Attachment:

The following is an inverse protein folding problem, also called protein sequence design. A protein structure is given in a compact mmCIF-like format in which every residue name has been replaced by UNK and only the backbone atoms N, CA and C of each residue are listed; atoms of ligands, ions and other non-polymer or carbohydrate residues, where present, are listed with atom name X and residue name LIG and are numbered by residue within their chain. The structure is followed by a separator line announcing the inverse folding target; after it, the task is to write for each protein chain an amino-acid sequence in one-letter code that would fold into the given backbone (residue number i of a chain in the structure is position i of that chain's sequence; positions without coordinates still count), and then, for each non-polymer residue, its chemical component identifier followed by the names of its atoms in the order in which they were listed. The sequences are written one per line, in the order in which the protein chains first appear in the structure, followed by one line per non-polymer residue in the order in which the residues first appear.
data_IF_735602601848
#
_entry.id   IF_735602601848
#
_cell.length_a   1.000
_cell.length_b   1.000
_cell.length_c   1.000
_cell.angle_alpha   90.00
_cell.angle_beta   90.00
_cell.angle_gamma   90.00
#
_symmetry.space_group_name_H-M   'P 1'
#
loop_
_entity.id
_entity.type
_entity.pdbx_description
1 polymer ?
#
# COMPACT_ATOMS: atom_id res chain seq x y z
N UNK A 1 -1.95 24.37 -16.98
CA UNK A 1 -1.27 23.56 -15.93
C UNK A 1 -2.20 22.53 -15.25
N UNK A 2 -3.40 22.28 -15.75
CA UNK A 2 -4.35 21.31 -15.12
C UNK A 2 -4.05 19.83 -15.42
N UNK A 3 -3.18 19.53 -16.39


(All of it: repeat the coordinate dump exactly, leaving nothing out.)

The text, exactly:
The following is an inverse protein folding problem, also called protein sequence design. A protein structure is given in a compact mmCIF-like format in which every residue name has been replaced by UNK and only the backbone atoms N, CA and C of each residue are listed; atoms of ligands, ions and other non-polymer or carbohydrate residues, where present, are listed with atom name X and residue name LIG and are numbered by residue within their chain. The structure is followed by a separator line announcing the inverse folding target; after it, the task is to write for each protein chain an amino-acid sequence in one-letter code that would fold into the given backbone (residue number i of a chain in the structure is position i of that chain's sequence; positions without coordinates still count), and then, for each non-polymer residue, its chemical component identifier followed by the names of its atoms in the order in which they were listed. The sequences are written one per line, in the order in which the protein chains first appear in the structure, followed by one line per non-polymer residue in the order in which the residues first appear.
data_IF_735602601848
#
_entry.id   IF_735602601848
#
_cell.length_a   1.000
_cell.length_b   1.000
_cell.length_c   1.000
_cell.angle_alpha   90.00
_cell.angle_beta   90.00
_cell.angle_gamma   90.00
#
_symmetry.space_group_name_H-M   'P 1'
#
loop_
_entity.id
_entity.type
_entity.pdbx_description
1 polymer ?
#
# COMPACT_ATOMS: atom_id res chain seq x y z
N UNK A 1 -1.95 24.37 -16.98
CA UNK A 1 -1.27 23.56 -15.93
C UNK A 1 -2.20 22.53 -15.25
N UNK A 2 -3.40 22.28 -15.75
CA UNK A 2 -4.35 21.31 -15.12
C UNK A 2 -4.05 19.83 -15.42
N UNK A 3 -3.18 19.53 -16.39